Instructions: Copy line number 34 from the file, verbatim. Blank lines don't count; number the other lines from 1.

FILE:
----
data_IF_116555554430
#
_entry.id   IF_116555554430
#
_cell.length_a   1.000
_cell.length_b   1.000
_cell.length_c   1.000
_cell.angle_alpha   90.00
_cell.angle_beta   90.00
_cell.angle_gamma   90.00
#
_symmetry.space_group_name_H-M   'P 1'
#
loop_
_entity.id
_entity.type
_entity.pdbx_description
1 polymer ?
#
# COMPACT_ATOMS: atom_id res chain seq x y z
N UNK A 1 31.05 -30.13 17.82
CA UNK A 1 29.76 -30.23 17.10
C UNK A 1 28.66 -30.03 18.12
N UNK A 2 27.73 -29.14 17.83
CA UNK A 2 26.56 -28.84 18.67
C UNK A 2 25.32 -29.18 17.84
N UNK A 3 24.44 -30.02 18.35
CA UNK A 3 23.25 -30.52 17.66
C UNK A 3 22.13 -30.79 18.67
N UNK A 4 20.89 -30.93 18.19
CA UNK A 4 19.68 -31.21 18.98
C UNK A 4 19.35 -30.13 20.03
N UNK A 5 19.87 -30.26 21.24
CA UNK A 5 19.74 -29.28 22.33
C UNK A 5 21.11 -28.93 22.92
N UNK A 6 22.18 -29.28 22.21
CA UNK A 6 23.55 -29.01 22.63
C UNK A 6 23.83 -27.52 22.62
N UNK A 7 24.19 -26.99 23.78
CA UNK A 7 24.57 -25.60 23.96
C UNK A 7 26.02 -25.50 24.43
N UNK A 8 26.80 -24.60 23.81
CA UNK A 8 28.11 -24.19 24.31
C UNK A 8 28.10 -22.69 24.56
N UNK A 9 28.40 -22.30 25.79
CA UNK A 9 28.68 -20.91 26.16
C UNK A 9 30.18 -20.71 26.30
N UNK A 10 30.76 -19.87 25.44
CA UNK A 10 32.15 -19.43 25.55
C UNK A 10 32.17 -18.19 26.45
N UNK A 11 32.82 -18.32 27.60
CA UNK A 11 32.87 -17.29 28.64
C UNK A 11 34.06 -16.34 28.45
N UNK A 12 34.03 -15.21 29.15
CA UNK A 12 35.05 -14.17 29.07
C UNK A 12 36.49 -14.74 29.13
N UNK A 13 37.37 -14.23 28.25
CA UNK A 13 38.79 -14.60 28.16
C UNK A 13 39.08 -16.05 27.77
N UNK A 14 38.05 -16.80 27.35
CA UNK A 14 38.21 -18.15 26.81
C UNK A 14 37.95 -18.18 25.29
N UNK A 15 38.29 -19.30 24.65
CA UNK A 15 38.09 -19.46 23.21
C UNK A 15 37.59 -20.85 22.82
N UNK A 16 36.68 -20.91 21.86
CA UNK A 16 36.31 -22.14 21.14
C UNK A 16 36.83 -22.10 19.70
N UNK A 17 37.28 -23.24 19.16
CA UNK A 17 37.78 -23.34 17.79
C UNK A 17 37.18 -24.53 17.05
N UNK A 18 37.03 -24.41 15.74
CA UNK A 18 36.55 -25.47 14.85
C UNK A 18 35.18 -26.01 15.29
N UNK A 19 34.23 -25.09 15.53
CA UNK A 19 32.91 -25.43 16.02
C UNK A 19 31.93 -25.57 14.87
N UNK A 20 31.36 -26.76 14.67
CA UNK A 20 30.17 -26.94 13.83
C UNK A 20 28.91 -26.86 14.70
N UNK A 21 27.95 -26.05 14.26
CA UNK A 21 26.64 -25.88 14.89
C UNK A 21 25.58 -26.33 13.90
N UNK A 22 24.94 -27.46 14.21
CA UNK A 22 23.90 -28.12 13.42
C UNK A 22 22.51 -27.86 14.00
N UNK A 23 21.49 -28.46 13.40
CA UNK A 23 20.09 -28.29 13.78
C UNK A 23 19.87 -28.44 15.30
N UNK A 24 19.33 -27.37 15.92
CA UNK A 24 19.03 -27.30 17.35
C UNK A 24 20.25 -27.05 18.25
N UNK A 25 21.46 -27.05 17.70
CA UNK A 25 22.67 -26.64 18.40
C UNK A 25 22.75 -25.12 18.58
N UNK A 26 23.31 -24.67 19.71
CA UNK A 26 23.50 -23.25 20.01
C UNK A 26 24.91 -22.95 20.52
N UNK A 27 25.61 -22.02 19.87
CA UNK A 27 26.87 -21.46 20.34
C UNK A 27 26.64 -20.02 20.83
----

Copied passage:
CA UNK A 5 19.74 -29.28 22.33